Back

Blogs

Why you should consider a cyber career

View All

Case Studies

Delivering the optimum commercial and procurement solutions on time and on budget for the British Business Bank

View All

Upcoming Events

techUK Annual Dinner

View All

Webinars

Embrace the Future of AI: Global Regulation and Privacy

View All

Thoughts

Phasing out Diesel in Heavy Goods Vehicles

23rd Sep, 2021

The effects of climate change are becoming more noticeable, and urgency is needed to further reduce greenhouse gas (GHG) emissions. The UK Government is committed to reduce emissions to net zero by 2050. With significant decarbonisation in the electricity sector, transport is now the biggest emitter of GHG.

The electrification of transport, with low carbon renewable electricity generation, delivers a “win-win” scenario across sectors.

  • Large scale energy storage capacity can be embedded within the vehicle parc.
  • Digital integration as part of an overarching infrastructure strategy further supports modernisation of the electricity system and provides large-scale benefits from higher utilisation of renewable electricity generation for everyone.

Heavy Goods Vehicles (HGVs) are however in a league of their own continuing to heavily rely on Diesel as the primary fuel. This is not acceptable, if we want to meet the UK net zero targets. While electric lorries may become a viable option in the near future, lorries powered by renewable natural gas (RNG) are here today and can play an important role in speeding up the HGVs transition from Diesel. The use of RNG as a biofuel substitute for Diesel is a natural path of progression as most of the current vehicle technologies can be retained with relatively minor impact on normal business operation. Hence, HGVs would actively contribute to achieving net zero in the UK instead of trailing behind cars and vans transitioning to electric.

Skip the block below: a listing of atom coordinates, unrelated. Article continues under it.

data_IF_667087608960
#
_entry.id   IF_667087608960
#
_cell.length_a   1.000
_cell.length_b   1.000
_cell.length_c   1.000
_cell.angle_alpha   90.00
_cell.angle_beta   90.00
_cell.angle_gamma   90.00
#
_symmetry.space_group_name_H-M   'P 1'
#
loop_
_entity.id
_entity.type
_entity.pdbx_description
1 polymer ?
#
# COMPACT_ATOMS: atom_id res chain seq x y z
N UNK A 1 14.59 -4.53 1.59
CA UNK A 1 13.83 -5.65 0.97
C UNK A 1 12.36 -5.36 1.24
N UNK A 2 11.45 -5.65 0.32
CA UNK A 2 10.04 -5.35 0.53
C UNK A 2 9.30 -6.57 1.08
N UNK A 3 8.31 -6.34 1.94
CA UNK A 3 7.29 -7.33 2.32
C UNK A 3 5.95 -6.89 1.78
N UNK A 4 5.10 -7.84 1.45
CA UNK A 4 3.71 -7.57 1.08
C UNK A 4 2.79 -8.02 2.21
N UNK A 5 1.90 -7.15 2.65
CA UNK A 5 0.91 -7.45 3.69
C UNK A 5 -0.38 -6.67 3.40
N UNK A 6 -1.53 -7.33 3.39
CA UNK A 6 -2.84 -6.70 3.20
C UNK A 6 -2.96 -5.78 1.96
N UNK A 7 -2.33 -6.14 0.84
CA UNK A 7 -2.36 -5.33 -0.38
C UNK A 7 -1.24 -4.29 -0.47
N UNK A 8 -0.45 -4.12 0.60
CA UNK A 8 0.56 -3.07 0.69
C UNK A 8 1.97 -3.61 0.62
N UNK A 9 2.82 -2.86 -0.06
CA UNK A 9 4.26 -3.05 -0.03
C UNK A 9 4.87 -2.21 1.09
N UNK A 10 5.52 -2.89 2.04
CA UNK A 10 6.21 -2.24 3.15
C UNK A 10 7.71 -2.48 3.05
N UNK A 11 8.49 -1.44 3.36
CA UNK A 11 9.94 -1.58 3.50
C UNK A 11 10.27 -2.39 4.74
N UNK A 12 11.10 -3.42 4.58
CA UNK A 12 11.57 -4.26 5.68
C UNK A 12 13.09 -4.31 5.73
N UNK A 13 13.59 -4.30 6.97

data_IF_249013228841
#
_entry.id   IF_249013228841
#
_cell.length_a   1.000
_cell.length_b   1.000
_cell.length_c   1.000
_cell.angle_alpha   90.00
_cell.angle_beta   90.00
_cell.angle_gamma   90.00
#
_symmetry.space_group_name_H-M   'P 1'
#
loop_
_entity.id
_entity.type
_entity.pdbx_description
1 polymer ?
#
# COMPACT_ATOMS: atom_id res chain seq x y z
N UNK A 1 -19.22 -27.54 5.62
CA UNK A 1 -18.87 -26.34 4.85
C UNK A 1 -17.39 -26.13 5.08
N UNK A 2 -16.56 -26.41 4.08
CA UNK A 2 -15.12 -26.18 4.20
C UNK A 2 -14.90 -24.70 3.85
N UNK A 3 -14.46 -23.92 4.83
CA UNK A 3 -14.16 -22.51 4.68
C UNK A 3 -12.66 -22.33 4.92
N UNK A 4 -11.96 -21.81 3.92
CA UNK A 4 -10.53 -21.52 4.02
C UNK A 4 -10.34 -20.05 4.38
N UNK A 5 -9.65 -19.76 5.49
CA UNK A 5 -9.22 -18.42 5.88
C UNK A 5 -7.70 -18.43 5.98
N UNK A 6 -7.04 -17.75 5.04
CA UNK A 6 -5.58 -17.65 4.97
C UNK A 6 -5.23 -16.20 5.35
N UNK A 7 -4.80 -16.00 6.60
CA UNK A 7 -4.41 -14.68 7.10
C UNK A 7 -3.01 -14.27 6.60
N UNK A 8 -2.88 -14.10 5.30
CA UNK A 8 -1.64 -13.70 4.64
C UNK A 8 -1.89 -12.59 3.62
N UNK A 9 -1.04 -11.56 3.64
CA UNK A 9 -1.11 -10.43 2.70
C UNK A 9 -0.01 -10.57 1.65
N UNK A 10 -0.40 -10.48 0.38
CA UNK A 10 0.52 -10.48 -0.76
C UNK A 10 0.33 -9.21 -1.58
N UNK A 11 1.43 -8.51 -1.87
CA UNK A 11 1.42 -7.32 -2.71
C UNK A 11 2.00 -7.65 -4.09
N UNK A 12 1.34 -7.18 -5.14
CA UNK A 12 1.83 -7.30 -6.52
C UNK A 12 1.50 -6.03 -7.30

As with everything there are some hurdles to overcome. A reoccurring theme is the need to have access to a nationwide infrastructure to guarantee commercially viable business operation. Compressed Natural Gas (CNG) lorries have a reduced range in the order of 350 miles, and although they can fuel as fast as Diesel trucks, CNG fuelling stations are not widely available in the UK. This calls for close collaboration between the infrastructure providers and the fleet operators to facilitate the transition towards clean heavy-duty lorries for the UK to meet its climate change targets.

The technology is there; CNG lorries drive well, perform well and operate significantly quieter compared to traditional diesel.

While heavy duty lorries may not be quite ready to go electric, CNG lorries replacing diesel with RNG biofuel may be the next best thing.

 

Joachim Brandt test drives a Compressed Natural Gas Heavy Good Vehicle

Authors

Joachim Brandt

Head of Electric and Autonomous Vehicles

Read Bio